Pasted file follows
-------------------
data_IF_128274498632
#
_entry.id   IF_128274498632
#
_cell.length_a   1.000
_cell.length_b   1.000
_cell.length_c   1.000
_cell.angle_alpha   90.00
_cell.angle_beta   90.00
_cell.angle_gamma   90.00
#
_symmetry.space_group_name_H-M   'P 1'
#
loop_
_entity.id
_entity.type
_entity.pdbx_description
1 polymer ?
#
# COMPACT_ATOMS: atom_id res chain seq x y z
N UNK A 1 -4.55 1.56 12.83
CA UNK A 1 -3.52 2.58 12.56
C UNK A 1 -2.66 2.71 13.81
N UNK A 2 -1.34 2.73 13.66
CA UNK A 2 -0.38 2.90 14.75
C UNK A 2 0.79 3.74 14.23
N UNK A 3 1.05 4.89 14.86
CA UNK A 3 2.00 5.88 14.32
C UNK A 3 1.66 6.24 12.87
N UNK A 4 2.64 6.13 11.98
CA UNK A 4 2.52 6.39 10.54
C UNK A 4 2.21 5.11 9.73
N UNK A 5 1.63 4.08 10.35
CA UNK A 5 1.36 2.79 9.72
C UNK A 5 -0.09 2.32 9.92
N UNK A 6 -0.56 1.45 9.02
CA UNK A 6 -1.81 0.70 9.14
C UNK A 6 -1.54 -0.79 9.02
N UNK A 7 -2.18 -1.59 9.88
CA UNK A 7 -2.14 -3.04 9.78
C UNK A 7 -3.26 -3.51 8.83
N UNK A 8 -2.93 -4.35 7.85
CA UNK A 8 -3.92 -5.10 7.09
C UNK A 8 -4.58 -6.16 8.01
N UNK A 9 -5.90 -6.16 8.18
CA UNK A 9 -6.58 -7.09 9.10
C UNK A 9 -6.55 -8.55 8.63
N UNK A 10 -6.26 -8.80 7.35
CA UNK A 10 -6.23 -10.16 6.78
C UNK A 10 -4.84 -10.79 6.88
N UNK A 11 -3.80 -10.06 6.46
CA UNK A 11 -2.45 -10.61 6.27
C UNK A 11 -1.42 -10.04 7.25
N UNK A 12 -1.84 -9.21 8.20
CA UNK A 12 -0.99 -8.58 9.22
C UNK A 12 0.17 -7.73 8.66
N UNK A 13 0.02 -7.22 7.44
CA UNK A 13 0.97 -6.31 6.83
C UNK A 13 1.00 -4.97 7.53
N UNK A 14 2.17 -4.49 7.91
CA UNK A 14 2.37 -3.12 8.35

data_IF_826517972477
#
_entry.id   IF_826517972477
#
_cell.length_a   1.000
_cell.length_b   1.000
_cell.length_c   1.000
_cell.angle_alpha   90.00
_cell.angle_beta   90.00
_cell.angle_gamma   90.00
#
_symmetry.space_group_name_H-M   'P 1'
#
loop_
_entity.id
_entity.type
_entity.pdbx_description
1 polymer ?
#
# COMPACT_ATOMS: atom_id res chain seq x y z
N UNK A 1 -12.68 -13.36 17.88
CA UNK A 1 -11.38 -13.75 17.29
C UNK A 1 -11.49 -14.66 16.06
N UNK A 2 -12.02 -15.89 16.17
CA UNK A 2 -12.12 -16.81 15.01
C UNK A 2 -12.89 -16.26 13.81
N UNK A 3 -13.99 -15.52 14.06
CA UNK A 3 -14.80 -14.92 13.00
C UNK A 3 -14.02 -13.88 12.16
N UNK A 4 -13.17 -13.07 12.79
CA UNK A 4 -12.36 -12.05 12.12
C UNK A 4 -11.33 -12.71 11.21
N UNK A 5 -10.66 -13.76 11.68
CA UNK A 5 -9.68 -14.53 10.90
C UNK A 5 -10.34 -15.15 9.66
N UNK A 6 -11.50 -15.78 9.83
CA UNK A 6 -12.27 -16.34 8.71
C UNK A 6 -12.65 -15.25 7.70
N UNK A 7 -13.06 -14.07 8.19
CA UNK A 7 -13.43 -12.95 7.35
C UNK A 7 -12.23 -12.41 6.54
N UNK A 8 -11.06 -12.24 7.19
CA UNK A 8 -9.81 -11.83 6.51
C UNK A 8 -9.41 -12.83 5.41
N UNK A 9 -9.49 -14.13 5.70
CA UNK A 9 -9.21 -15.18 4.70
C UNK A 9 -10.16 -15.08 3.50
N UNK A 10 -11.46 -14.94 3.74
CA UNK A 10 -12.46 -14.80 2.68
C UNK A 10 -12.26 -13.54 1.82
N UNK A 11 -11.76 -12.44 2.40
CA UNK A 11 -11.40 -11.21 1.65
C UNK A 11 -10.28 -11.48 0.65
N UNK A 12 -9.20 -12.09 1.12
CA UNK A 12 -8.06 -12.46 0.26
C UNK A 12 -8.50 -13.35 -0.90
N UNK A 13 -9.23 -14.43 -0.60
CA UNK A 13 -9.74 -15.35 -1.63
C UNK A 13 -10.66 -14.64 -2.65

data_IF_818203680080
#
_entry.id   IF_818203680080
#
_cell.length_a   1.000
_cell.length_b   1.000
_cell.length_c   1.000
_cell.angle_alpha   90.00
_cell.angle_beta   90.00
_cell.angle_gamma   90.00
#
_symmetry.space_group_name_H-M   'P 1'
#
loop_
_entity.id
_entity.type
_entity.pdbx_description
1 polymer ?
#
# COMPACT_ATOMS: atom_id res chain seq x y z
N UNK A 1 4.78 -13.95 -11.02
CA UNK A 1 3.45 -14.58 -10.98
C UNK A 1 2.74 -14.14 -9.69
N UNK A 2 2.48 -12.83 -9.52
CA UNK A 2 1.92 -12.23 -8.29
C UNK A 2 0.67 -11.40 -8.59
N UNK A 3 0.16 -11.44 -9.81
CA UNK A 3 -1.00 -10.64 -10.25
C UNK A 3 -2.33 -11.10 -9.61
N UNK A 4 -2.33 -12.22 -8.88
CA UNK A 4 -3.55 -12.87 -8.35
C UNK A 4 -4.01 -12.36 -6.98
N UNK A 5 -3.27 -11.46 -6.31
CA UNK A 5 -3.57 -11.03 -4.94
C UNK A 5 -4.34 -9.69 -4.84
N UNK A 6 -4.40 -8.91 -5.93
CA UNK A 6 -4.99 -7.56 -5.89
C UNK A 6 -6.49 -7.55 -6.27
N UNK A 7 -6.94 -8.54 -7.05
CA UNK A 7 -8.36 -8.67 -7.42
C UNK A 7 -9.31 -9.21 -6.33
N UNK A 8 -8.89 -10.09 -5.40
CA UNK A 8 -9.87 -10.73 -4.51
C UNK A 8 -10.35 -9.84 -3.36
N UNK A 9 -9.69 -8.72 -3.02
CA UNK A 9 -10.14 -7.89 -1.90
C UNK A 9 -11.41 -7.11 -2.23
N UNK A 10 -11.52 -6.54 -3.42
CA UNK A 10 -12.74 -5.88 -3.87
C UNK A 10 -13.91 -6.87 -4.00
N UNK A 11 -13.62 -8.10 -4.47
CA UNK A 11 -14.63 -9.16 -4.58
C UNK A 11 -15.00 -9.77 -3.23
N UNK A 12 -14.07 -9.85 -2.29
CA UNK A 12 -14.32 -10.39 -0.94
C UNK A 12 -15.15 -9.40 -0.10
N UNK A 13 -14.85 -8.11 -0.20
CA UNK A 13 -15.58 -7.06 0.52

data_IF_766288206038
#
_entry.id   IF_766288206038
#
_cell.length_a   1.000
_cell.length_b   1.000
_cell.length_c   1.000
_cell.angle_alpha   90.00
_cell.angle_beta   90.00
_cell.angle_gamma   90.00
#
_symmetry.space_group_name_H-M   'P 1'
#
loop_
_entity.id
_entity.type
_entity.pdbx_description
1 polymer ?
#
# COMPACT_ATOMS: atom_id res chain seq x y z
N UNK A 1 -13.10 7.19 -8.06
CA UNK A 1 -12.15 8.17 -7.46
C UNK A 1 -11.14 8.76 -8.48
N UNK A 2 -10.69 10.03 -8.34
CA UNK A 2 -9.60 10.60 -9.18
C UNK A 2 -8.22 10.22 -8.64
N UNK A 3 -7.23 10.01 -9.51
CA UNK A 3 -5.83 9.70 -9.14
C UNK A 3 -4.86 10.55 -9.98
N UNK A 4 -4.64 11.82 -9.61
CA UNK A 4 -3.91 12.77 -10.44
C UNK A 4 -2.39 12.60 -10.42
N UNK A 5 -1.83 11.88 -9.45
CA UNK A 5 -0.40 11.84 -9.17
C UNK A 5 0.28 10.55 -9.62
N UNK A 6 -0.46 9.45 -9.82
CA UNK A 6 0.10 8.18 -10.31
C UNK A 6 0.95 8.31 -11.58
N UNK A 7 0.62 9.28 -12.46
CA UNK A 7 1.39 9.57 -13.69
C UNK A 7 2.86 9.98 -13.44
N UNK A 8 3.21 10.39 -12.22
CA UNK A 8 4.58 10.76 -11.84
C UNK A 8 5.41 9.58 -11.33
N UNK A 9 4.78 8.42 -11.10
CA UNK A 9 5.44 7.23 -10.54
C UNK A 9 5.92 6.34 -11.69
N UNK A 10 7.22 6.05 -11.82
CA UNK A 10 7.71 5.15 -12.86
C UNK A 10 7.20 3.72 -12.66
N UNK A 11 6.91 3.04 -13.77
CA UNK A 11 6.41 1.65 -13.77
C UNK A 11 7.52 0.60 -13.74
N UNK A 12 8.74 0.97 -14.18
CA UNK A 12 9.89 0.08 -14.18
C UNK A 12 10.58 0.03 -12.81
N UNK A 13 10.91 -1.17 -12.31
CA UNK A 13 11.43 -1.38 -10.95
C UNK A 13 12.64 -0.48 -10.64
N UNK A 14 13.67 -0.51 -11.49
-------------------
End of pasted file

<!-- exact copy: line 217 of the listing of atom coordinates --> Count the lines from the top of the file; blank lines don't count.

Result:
N UNK A 7 0.62 9.28 -12.46